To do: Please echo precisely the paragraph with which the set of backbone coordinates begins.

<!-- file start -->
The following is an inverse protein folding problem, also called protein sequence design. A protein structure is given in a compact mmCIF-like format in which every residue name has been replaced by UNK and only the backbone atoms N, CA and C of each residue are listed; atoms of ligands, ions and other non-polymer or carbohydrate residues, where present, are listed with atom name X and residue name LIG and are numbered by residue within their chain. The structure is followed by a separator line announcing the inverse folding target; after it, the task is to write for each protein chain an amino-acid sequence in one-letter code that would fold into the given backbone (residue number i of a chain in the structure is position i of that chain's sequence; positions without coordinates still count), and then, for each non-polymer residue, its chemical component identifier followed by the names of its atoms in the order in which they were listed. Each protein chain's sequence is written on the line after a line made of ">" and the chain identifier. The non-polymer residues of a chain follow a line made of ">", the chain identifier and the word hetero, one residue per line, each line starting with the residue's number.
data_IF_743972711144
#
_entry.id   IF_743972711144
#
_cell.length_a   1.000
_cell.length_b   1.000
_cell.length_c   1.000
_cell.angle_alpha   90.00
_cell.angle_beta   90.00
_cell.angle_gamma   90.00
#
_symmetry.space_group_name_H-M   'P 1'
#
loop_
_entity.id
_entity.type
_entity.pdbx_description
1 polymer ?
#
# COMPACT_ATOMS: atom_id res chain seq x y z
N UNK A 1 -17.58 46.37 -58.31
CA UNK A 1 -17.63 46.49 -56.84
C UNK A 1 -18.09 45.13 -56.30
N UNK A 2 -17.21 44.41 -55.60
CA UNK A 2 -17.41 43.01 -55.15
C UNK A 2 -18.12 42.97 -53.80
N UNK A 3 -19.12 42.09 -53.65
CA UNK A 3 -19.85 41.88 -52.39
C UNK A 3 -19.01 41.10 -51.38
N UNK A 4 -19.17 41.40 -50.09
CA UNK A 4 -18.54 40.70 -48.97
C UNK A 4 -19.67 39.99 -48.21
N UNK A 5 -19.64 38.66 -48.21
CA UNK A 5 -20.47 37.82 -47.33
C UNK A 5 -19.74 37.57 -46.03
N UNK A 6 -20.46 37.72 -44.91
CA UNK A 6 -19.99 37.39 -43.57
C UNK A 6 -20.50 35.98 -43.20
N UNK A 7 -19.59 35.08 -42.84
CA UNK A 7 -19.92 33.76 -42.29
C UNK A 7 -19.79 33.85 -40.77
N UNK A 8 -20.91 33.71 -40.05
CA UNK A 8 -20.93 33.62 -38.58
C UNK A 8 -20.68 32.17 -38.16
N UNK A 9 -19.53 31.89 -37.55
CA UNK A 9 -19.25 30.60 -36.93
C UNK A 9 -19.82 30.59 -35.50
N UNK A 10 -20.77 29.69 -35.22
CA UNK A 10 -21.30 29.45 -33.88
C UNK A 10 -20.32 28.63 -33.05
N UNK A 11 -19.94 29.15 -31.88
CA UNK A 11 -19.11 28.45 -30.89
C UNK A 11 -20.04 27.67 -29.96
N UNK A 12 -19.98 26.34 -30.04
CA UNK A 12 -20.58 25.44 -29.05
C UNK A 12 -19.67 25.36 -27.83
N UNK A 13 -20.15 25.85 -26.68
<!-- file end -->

The following is an inverse protein folding problem, also called protein sequence design. A protein structure is given in a compact mmCIF-like format in which every residue name has been replaced by UNK and only the backbone atoms N, CA and C of each residue are listed; atoms of ligands, ions and other non-polymer or carbohydrate residues, where present, are listed with atom name X and residue name LIG and are numbered by residue within their chain. The structure is followed by a separator line announcing the inverse folding target; after it, the task is to write for each protein chain an amino-acid sequence in one-letter code that would fold into the given backbone (residue number i of a chain in the structure is position i of that chain's sequence; positions without coordinates still count), and then, for each non-polymer residue, its chemical component identifier followed by the names of its atoms in the order in which they were listed. Each protein chain's sequence is written on the line after a line made of ">" and the chain identifier. The non-polymer residues of a chain follow a line made of ">", the chain identifier and the word hetero, one residue per line, each line starting with the residue's number.